The adventures of SD Juno and SDIT Kaline (and their human, Colt).

17 August 2012

Outings with Chief

Kaline and Chief are fast becoming best friends. They will play with each other until one or both basically collapses from exhaustion. Yesterday, Chief and Sonja came out to training in the park. Kaline's face when he saw Chief arrive was priceless. He was stoked.

Juno and Kaline didn't get a ton of work in yesterday—we had a lot of dogs. Kaline did a pretty good job doing figure eights for the first time, though. It's a great heeling exercise, because the human has to work very hard on keeping a smooth, steady pace regardless of the turns (I usually hum "Do You Remember" in my head because it has a good beat to match my pace to), and the dog has to work on maintaining the heel position through an inside turn (slow down) and an outside turn (speed up). So Kaline got to do figure eights, and Juno got to do jumping and recalls and down-stays. We say it lovingly and jokingly, but her nickname, from all the broken down-stays, is Goddammit Juno. (Just like Peter is Jesus Peter.) We have a little too much fun cracking up and joking about at training.

We left training at exactly 4:30 to get home and be ready for our Animal Control appointment. They were scheduled to come between 5:00 and 8:00. Because Kaline is Canadian, there were all kinds of incredibly preposterous restrictions on him from Customs. Apparently rabies is just rampant there, and all puppies, even from great breeders, are exposed. (That's sarcasm.) Seriously, the restrictions on Kaline were identical to those he'd have had if he were an unvaccinated dog who'd been in contact with a confirmed rabid animal. If one actually followed those rules with a puppy from 9-17 weeks old, you'd have the most maladjusted, antisocial dog ever. Basically no going outside except to pee in the backyard, no contact with any humans or dogs outside the immediate family.

Anyway, yesterday was the day we got our figurative walking papers. The lovely man from Peninsula Humane Society came, I opened the door, he cooed over Kaline, and then said, "Okay, you're all set!" I was a little confused and said, "Um, don't you want to see his rabies certificate?" He shrugged and said, "Sure, if you have it." Clearly enforcing these insane rules is not a huge priority for them (he asked if Kaline had been through puppy classes yet, even though he wasn't ever supposed to set foot outside the house). And that's as it should be, because there are a lot of dogs actually in need of their attention! We had a great time chatting with the Animal Control officer about the improvements made at PHS (Juno is an alum) and about the two wonderful dogs he adopted from there. He just loved Kaline. Of course.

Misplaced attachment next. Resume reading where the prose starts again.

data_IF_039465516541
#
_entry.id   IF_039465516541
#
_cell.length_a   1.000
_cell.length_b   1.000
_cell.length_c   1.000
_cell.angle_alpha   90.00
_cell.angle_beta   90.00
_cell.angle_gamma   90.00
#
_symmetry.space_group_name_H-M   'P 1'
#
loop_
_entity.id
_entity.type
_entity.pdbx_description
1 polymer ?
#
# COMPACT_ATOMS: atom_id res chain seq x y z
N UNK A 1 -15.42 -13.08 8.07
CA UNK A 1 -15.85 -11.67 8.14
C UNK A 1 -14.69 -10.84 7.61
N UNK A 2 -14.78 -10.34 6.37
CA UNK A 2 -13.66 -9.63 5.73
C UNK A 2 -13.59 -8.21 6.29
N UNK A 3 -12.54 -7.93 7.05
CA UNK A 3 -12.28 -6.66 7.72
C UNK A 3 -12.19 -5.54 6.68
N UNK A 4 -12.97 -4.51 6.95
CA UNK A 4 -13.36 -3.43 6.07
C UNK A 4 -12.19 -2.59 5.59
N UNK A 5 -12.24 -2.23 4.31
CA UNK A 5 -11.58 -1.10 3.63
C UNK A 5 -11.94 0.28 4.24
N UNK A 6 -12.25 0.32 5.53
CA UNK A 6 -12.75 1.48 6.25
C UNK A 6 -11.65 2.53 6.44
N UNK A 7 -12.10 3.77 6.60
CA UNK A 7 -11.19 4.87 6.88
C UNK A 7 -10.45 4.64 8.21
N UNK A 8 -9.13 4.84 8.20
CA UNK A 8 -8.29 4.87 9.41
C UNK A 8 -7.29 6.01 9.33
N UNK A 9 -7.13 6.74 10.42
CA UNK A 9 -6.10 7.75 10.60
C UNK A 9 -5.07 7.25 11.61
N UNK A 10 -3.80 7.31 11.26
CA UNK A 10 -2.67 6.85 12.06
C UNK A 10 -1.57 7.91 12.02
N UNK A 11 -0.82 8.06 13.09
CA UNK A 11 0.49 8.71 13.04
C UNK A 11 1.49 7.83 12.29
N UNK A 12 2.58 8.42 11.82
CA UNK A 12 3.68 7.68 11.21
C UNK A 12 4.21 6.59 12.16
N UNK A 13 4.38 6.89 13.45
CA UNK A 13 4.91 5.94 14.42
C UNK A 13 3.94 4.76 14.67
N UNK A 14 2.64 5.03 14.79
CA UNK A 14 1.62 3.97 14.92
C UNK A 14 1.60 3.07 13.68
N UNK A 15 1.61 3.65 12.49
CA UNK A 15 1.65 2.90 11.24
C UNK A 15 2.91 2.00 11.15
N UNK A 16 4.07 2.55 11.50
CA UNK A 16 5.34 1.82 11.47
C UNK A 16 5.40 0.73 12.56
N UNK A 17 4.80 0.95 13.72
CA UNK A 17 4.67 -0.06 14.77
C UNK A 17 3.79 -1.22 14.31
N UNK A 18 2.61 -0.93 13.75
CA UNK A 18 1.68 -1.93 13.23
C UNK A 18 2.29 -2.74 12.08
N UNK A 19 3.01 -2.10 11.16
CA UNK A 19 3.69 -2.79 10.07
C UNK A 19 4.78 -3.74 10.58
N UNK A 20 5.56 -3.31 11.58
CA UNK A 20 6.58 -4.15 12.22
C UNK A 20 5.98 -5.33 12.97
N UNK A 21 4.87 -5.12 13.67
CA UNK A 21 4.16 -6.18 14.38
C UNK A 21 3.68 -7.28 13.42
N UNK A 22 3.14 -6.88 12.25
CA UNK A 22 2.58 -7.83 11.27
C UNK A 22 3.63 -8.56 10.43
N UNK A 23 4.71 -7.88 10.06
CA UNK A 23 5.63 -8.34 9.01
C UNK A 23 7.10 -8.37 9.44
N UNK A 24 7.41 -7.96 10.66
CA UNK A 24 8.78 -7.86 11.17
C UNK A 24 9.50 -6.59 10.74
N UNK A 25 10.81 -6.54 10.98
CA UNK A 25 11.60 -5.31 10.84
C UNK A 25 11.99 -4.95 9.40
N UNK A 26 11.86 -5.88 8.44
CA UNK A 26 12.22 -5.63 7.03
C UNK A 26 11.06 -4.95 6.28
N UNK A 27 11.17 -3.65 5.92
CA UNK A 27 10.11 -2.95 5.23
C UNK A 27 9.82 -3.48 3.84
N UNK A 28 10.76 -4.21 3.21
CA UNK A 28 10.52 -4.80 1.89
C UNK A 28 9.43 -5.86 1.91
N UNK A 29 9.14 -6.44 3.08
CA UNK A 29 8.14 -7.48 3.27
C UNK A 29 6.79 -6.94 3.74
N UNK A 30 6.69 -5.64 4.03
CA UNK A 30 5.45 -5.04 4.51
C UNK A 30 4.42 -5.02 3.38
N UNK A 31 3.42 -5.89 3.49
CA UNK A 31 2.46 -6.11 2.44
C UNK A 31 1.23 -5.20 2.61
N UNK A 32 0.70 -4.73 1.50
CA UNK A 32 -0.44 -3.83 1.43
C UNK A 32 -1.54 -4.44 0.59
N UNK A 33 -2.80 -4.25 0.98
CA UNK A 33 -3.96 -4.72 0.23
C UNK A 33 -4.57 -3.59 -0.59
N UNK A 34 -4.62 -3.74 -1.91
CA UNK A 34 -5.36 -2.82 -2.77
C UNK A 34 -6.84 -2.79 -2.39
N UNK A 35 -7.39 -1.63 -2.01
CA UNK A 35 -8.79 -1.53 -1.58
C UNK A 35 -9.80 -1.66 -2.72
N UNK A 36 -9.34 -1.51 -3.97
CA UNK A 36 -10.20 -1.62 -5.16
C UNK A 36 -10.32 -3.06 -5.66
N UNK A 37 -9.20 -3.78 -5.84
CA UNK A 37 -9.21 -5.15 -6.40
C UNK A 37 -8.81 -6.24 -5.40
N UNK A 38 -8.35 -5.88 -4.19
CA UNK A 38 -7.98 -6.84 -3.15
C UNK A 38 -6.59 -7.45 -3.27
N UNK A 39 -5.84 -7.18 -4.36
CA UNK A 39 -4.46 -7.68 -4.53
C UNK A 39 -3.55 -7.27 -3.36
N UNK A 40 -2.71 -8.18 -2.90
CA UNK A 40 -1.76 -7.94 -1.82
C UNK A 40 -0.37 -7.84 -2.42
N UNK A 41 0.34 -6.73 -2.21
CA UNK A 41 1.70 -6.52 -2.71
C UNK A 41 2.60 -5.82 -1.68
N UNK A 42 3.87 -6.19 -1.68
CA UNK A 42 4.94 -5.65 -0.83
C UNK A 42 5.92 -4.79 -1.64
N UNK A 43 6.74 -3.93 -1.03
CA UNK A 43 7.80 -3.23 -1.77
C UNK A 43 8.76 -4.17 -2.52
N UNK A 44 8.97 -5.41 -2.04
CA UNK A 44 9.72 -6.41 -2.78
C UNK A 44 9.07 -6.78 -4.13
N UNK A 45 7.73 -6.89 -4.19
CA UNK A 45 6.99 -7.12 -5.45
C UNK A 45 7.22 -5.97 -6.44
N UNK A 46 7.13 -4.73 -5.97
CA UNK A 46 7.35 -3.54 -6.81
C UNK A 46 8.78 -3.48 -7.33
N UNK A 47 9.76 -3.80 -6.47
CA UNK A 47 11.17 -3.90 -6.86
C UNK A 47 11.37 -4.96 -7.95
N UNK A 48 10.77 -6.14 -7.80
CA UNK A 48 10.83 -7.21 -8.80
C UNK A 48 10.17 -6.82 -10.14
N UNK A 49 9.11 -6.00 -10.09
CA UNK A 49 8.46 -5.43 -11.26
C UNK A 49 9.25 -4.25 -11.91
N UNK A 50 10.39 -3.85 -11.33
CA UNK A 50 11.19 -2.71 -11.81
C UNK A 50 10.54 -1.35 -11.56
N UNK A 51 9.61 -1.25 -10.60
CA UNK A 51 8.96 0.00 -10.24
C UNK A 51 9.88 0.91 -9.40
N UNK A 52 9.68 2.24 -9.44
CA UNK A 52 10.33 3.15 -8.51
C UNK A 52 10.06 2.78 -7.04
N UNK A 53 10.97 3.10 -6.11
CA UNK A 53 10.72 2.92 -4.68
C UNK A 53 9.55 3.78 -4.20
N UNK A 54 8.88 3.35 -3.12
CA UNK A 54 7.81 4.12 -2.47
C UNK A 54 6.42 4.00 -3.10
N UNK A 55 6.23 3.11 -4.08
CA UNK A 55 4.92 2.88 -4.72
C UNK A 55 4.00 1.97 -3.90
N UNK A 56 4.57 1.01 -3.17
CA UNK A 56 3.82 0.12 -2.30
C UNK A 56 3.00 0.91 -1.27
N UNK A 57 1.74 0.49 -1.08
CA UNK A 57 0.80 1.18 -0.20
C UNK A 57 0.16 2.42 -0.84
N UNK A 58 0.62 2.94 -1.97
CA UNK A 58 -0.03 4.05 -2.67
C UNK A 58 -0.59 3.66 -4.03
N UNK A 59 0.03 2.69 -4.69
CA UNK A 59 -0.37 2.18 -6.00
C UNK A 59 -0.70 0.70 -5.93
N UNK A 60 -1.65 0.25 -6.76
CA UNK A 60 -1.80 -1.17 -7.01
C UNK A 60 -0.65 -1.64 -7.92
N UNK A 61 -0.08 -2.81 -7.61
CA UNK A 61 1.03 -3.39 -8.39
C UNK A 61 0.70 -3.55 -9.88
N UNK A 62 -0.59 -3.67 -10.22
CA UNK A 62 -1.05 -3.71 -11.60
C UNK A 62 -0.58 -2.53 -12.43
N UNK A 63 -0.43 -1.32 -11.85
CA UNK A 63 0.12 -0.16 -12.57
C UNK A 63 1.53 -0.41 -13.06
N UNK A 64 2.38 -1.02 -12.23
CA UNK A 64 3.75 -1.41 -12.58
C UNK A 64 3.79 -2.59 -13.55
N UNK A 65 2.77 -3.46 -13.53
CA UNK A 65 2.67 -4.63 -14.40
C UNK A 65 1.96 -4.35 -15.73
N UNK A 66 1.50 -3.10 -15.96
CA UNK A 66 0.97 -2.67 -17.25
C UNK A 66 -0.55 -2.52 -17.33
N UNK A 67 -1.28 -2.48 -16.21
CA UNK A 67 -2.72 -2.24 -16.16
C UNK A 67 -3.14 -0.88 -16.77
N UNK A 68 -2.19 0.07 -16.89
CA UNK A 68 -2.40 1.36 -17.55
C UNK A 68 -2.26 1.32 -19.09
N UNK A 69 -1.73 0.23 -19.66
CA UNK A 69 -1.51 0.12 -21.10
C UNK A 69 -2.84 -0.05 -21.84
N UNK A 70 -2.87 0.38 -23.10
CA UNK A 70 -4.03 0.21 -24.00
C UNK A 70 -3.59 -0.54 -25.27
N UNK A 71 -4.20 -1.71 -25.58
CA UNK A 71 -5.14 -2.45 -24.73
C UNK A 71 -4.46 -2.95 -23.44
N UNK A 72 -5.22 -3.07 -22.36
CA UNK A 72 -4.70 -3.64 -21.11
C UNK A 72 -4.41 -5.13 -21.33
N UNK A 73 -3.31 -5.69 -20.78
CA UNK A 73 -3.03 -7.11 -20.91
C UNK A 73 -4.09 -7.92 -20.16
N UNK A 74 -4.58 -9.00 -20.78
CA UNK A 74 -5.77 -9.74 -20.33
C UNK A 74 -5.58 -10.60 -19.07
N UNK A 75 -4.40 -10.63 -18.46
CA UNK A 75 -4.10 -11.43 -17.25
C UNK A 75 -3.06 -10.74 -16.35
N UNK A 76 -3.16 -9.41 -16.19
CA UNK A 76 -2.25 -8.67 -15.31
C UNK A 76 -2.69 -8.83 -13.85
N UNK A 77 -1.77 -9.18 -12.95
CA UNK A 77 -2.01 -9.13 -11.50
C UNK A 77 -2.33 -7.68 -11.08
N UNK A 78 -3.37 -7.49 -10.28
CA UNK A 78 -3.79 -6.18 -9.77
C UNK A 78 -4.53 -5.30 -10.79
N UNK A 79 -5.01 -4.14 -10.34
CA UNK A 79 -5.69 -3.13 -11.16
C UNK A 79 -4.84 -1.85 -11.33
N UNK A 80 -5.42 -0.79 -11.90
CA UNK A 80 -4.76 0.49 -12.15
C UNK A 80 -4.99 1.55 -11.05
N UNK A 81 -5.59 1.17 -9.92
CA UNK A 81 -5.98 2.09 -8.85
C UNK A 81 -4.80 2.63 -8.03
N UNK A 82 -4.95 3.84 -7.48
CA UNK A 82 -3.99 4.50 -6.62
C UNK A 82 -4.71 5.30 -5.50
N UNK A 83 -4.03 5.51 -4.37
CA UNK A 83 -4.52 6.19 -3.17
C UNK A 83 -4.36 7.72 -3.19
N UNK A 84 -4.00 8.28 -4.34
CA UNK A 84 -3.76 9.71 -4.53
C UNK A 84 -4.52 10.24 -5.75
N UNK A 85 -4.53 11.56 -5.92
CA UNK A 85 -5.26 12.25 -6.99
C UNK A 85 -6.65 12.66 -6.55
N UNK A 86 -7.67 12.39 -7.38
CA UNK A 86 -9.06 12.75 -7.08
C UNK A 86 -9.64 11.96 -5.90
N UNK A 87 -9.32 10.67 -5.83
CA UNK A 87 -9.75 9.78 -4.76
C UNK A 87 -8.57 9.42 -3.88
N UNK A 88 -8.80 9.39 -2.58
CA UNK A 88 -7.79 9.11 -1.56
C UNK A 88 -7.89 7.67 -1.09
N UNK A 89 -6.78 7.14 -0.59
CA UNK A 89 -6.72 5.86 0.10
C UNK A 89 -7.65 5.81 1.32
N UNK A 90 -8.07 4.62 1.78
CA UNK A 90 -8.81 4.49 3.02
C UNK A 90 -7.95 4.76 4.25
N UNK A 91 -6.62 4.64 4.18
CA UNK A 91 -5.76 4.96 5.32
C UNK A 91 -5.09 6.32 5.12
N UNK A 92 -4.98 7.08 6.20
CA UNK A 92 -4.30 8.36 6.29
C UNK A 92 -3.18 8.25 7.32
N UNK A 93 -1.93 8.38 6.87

Today we had our pack walks in the morning, then came home for lunch and a lovely snuggly nap. Our tdoc appointment got cancelled, so we went on adventures. First we stopped by Mr. Choo's, the tailor, to introduce Kaline to him (he's crazy about Juno and has been asking my mom to get me to bring Kaline by). He loved the puppy and made sure to lavish attention on Juno too. Kaline was a little more distracted than normal because there was a big mirror; he still doesn't trust that strange dog who looks just like him and keeps copying him without fail!